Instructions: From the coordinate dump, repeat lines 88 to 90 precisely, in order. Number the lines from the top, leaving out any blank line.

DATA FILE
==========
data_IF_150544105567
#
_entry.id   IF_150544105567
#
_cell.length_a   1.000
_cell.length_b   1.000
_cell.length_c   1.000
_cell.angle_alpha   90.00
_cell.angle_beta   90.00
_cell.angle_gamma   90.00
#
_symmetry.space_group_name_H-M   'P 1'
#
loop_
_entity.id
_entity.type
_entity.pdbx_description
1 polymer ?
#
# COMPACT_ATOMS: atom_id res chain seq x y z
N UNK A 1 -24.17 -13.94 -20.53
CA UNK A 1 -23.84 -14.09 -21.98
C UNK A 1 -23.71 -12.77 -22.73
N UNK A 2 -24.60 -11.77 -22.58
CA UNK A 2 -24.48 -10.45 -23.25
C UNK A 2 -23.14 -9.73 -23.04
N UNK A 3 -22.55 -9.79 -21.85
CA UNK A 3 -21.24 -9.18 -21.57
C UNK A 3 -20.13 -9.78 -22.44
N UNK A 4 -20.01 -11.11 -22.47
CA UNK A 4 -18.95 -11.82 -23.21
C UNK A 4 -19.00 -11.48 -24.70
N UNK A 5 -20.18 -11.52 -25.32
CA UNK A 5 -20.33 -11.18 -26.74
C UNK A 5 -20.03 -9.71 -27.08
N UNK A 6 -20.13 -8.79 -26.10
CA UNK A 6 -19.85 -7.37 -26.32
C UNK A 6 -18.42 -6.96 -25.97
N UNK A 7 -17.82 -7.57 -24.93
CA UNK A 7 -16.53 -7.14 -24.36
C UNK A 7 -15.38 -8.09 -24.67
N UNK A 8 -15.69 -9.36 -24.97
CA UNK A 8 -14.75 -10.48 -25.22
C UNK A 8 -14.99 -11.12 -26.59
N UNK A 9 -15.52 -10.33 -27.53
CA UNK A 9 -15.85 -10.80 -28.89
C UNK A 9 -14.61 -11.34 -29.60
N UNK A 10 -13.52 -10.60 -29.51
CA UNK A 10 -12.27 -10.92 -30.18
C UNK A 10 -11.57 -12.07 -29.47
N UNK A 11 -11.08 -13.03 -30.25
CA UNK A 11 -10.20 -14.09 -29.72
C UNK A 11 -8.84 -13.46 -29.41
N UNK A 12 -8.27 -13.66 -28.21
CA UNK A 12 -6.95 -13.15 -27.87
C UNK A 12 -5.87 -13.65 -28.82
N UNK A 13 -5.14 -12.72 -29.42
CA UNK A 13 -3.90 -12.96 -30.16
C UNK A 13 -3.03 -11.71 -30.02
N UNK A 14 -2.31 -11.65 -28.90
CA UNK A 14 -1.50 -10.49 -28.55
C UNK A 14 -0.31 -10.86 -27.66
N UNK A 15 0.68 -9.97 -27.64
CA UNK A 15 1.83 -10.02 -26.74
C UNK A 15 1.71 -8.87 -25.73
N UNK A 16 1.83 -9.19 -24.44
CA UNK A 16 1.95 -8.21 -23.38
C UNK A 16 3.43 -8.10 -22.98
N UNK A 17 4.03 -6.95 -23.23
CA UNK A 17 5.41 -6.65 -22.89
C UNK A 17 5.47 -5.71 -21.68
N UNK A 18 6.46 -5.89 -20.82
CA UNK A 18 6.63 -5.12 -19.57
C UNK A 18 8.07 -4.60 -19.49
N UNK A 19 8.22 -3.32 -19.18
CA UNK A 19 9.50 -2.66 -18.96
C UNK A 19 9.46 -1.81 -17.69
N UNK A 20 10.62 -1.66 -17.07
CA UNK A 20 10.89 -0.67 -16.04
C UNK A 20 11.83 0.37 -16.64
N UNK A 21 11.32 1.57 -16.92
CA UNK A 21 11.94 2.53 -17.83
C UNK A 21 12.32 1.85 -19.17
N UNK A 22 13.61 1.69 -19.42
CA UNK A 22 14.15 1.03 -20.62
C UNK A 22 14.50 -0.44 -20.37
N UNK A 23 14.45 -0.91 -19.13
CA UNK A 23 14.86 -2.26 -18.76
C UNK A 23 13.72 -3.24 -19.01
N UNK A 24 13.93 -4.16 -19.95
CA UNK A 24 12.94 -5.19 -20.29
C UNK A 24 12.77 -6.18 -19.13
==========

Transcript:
CA UNK A 23 14.86 -2.26 -18.76
C UNK A 23 13.72 -3.24 -19.01
N UNK A 24 13.93 -4.16 -19.95